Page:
“7-20 in September. We go 9-18, we’re where we want to be. 9-18 is what, winning a third of your games? The worst teams in baseball win a third of their games.”
First of all, I recommend checking out the timelines of what went on Wednesday. Having three games like that happen at once doesn’t happen in the playoffs, that might be more memorable than anything I have to say about how historic the “collapses” (euphemism for choke) were.
Here are three good timelines:
Obviously the Rays have returned to the playoffs with a vengeance, but the main topic is I still want to talk about how they and the Cardinals got there and to give some historical perspective on those collapses. That’s why I don’t blog about baseball much. By the time you sit down to think about it and research and so forth, something else important is going on. The Yankees/Tigers game was postponed as I was writing this, so that helped me finish without too much distraction.
I mentioned in a couple of places after the Red Sox had the 3-13 stretch (or some approximation thereof) that I couldn’t find another team that had ever done that in September, not even the 1964 Phillies, who had a 10-game losing streak in September. Those Phillies went 4-13 for one stretch, but that was followed by two wins (in the last two games of the season) and preceded by a 3-game winning streak. The Phillies were 2 ˝ behind in the second-to-last game but technically were not eliminated until the next day. So that was also less dramatic.
Looking at the full month though, it’s not even closer. The Phillies won 13 games in September ’64, the same number the Angels (a team I follow a good bit) won this September. The Angels gained 6 ˝ games against the Red Sox in the month. After the 3-13 stretch by the Red Sox and before the Angels finished with four consecutive losses, the Angels had gained 8 games on the Red Sox for the month.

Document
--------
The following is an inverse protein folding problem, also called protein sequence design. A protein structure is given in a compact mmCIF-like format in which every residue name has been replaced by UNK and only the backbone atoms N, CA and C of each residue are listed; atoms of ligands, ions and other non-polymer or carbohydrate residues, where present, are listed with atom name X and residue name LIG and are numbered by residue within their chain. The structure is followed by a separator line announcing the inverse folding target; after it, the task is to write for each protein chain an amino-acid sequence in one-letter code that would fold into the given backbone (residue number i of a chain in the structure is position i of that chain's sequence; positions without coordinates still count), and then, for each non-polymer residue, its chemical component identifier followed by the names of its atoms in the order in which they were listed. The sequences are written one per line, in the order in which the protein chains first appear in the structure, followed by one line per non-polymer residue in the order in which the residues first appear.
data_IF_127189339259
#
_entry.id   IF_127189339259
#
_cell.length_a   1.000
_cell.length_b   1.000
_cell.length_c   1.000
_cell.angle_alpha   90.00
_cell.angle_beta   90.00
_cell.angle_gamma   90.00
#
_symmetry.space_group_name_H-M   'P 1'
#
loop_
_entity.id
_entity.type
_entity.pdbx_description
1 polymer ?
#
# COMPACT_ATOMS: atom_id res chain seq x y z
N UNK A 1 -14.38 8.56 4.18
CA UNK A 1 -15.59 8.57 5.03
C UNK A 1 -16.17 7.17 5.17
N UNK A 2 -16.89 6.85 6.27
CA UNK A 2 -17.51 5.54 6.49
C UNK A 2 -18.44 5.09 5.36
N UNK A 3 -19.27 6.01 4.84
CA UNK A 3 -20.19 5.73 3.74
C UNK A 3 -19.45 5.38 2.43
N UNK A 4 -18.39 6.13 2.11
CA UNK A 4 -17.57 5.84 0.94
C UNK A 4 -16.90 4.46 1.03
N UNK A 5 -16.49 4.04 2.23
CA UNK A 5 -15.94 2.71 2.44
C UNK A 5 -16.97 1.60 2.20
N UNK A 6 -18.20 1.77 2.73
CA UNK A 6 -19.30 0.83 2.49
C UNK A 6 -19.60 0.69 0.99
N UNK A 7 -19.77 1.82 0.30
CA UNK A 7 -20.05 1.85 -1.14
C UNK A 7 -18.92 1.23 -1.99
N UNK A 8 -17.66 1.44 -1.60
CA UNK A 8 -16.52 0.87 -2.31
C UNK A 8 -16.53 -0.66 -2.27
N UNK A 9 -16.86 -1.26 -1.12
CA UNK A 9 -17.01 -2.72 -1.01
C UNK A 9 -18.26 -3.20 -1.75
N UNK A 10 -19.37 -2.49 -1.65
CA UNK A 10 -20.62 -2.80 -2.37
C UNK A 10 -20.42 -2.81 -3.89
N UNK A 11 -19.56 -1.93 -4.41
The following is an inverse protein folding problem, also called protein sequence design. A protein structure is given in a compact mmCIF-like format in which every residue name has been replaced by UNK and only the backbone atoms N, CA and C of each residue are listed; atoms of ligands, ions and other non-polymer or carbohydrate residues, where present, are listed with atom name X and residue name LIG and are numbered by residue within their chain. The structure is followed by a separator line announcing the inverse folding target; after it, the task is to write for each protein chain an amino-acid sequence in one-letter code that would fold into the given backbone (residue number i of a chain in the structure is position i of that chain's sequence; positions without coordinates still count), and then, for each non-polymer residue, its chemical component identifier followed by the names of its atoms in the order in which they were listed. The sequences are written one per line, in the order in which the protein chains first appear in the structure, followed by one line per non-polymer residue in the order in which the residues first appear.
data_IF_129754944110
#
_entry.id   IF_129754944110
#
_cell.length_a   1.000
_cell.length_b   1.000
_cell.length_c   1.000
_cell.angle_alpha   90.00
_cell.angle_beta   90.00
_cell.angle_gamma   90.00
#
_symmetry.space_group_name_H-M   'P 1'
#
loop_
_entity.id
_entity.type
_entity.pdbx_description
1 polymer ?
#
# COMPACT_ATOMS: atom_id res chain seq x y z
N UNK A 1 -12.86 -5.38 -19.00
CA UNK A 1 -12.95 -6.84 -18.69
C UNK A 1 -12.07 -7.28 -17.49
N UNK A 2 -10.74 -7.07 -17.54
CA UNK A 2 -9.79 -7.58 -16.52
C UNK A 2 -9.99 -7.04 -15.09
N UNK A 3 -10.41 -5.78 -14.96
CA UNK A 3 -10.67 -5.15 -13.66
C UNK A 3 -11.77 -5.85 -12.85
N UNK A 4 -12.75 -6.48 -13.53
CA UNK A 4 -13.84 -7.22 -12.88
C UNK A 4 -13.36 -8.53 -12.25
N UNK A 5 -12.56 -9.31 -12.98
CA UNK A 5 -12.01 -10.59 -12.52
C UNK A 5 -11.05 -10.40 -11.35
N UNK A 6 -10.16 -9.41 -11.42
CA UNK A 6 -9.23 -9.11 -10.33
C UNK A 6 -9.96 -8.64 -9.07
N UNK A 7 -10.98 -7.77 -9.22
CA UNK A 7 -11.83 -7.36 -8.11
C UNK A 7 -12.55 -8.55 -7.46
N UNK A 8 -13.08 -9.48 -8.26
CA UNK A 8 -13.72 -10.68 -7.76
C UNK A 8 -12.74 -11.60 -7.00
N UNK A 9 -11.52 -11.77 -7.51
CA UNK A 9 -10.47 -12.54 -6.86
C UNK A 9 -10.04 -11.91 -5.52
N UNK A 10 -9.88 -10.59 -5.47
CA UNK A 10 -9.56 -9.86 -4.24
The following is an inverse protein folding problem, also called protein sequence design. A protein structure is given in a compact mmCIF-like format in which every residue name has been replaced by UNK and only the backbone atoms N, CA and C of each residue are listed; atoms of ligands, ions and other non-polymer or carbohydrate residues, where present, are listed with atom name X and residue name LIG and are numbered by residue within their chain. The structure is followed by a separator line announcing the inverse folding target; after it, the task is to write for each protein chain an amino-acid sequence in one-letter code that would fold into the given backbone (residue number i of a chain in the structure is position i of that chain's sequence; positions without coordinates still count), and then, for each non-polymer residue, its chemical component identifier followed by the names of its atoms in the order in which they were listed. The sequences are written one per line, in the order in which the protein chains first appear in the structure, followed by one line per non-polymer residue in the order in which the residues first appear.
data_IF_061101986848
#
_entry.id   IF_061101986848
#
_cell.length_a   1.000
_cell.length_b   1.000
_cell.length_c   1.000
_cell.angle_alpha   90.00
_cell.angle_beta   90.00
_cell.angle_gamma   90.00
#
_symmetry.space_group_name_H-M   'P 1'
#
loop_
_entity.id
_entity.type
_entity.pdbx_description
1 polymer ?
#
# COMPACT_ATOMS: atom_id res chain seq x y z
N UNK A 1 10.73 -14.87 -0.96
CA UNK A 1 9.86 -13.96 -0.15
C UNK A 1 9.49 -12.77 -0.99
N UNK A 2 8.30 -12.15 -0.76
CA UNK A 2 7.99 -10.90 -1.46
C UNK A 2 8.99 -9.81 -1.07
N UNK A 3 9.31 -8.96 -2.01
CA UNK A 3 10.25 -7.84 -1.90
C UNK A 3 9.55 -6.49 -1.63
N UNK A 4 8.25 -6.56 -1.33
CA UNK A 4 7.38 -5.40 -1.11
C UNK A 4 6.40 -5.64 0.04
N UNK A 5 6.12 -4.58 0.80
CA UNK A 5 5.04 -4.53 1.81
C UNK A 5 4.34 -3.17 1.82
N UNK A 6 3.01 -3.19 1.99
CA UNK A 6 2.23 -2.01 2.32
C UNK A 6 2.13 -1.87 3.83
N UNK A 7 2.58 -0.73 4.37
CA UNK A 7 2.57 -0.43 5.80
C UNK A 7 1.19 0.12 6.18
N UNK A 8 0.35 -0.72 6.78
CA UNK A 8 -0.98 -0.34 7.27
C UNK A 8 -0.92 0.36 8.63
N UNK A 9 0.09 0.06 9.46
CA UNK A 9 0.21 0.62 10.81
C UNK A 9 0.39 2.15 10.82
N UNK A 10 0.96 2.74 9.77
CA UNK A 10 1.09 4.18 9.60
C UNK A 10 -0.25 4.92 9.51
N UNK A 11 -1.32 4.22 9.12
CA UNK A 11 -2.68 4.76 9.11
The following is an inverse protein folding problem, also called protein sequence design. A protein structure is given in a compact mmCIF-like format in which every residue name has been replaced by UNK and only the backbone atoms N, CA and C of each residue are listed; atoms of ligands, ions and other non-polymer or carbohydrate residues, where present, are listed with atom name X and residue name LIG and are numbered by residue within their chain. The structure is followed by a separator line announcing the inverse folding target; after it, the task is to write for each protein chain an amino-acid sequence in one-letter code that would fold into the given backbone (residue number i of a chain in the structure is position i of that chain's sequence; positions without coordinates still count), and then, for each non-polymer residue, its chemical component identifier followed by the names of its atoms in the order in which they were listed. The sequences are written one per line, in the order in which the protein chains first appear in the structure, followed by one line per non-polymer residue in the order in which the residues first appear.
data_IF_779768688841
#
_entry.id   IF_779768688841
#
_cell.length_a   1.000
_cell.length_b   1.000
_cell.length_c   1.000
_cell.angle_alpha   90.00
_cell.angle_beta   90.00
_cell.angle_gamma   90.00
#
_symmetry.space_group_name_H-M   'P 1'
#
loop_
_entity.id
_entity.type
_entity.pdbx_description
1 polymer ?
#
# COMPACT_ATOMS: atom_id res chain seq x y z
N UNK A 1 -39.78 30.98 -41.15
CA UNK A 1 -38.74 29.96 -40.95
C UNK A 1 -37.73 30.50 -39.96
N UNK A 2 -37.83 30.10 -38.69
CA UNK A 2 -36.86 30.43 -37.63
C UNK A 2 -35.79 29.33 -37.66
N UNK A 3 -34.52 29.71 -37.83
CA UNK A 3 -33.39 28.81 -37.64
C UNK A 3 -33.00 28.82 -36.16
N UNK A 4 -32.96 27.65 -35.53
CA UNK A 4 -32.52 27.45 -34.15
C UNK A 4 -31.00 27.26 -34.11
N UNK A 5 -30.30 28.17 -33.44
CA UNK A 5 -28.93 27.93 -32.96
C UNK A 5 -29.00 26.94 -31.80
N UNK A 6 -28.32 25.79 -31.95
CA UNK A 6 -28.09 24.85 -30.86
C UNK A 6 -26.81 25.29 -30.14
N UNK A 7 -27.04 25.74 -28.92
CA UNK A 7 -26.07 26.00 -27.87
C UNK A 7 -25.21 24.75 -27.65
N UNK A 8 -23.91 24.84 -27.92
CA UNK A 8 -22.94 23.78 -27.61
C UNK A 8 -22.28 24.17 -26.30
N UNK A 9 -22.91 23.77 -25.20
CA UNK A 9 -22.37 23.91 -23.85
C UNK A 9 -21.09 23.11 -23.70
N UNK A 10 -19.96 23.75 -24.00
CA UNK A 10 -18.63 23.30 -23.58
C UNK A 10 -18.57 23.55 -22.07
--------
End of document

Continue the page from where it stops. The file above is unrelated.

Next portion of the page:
So if you compare the Septembers of the 2011 Red Sox and 1964 Cardinals, the Red Sox would have lost 13 games against the Cardinals. So that’s about twice as many games as the Phillies lost (the Phillies actually lost 7 games from the beginning of the month to the end, but that regular season actually ended on October 4; the Phillies lost 6 ˝ in the last 28 days of their season, so by that calculation, it is twice as many games).
I did notice the coincidence of the Phillies playing the Braves on Wednesday and helping to send the Cardinals to the post-season yet gain. It’s also a coincidence in that by causing the Braves to lose, that’s arguably another team that passes up their 1964 team in choking.